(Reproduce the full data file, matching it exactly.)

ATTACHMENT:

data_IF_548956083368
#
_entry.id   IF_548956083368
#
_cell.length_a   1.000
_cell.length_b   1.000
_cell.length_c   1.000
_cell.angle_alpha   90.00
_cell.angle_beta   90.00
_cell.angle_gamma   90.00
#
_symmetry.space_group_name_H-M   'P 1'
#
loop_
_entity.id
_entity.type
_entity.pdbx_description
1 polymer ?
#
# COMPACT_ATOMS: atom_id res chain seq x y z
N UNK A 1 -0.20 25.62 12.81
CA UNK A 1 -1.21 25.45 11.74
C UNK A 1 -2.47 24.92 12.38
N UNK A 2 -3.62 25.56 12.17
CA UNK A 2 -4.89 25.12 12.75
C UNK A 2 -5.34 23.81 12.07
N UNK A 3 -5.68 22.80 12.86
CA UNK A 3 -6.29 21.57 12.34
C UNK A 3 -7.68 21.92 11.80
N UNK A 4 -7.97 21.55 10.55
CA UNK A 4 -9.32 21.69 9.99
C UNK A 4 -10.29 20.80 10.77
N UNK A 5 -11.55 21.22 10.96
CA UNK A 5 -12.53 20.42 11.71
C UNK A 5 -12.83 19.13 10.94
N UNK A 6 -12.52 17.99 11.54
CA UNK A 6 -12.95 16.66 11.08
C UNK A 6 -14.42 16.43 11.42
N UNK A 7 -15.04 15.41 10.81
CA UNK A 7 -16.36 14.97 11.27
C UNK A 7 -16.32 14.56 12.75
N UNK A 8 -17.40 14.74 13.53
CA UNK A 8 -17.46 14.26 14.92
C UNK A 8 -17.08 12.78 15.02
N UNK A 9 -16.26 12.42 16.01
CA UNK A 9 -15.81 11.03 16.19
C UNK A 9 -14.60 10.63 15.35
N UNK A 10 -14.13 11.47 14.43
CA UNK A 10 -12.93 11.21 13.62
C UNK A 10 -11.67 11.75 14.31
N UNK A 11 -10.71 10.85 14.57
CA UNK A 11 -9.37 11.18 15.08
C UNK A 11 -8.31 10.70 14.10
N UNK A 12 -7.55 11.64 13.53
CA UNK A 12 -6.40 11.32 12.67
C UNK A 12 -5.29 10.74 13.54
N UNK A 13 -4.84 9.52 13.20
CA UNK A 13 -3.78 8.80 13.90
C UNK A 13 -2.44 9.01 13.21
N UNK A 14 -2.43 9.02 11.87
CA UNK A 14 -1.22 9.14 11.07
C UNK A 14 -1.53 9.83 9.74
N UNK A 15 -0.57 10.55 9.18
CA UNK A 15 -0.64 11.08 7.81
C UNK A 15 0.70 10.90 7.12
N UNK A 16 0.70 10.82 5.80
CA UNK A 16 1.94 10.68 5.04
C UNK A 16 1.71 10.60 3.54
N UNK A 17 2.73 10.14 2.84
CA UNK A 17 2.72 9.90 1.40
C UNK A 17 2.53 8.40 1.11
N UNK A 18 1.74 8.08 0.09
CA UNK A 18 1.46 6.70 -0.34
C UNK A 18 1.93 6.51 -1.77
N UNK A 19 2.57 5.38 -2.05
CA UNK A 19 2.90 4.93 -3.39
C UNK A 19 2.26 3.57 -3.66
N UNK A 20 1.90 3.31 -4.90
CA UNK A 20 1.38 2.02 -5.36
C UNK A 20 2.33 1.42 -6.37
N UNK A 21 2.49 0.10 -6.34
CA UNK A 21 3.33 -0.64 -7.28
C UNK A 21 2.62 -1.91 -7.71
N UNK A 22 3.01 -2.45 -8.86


data_IF_548956083368
#
_entry.id   IF_548956083368
#
_cell.length_a   1.000
_cell.length_b   1.000
_cell.length_c   1.000
_cell.angle_alpha   90.00
_cell.angle_beta   90.00
_cell.angle_gamma   90.00
#
_symmetry.space_group_name_H-M   'P 1'
#
loop_
_entity.id
_entity.type
_entity.pdbx_description
1 polymer ?
#
# COMPACT_ATOMS: atom_id res chain seq x y z
N UNK A 1 -0.20 25.62 12.81
CA UNK A 1 -1.21 25.45 11.74
C UNK A 1 -2.47 24.92 12.38
N UNK A 2 -3.62 25.56 12.17
CA UNK A 2 -4.89 25.12 12.75
C UNK A 2 -5.34 23.81 12.07
N UNK A 3 -5.68 22.80 12.86
CA UNK A 3 -6.29 21.57 12.34
C UNK A 3 -7.68 21.92 11.80
N UNK A 4 -7.97 21.55 10.55
CA UNK A 4 -9.32 21.69 9.99
C UNK A 4 -10.29 20.80 10.77
N UNK A 5 -11.55 21.22 10.96
CA UNK A 5 -12.53 20.42 11.71
C UNK A 5 -12.83 19.13 10.94
N UNK A 6 -12.52 17.99 11.54
CA UNK A 6 -12.95 16.66 11.08
C UNK A 6 -14.42 16.43 11.42
N UNK A 7 -15.04 15.41 10.81
CA UNK A 7 -16.36 14.97 11.27
C UNK A 7 -16.32 14.56 12.75
N UNK A 8 -17.40 14.74 13.53
CA UNK A 8 -17.46 14.26 14.92
C UNK A 8 -17.08 12.78 15.02
N UNK A 9 -16.26 12.42 16.01
CA UNK A 9 -15.81 11.03 16.19
C UNK A 9 -14.60 10.63 15.35
N UNK A 10 -14.13 11.47 14.43
CA UNK A 10 -12.93 11.21 13.62
C UNK A 10 -11.67 11.75 14.31
N UNK A 11 -10.71 10.85 14.57
CA UNK A 11 -9.37 11.18 15.08
C UNK A 11 -8.31 10.70 14.10
N UNK A 12 -7.55 11.64 13.53
CA UNK A 12 -6.40 11.32 12.67
C UNK A 12 -5.29 10.74 13.54
N UNK A 13 -4.84 9.52 13.20
CA UNK A 13 -3.78 8.80 13.90
C UNK A 13 -2.44 9.01 13.21
N UNK A 14 -2.43 9.02 11.87
CA UNK A 14 -1.22 9.14 11.07
C UNK A 14 -1.53 9.83 9.74
N UNK A 15 -0.57 10.55 9.18
CA UNK A 15 -0.64 11.08 7.81
C UNK A 15 0.70 10.90 7.12
N UNK A 16 0.70 10.82 5.80
CA UNK A 16 1.94 10.68 5.04
C UNK A 16 1.71 10.60 3.54
N UNK A 17 2.73 10.14 2.84
CA UNK A 17 2.72 9.90 1.40
C UNK A 17 2.53 8.40 1.11
N UNK A 18 1.74 8.08 0.09
CA UNK A 18 1.46 6.70 -0.34
C UNK A 18 1.93 6.51 -1.77
N UNK A 19 2.57 5.38 -2.05
CA UNK A 19 2.90 4.93 -3.39
C UNK A 19 2.26 3.57 -3.66
N UNK A 20 1.90 3.31 -4.90
CA UNK A 20 1.38 2.02 -5.36
C UNK A 20 2.33 1.42 -6.37
N UNK A 21 2.49 0.10 -6.34
CA UNK A 21 3.33 -0.64 -7.28
C UNK A 21 2.62 -1.91 -7.71
N UNK A 22 3.01 -2.45 -8.86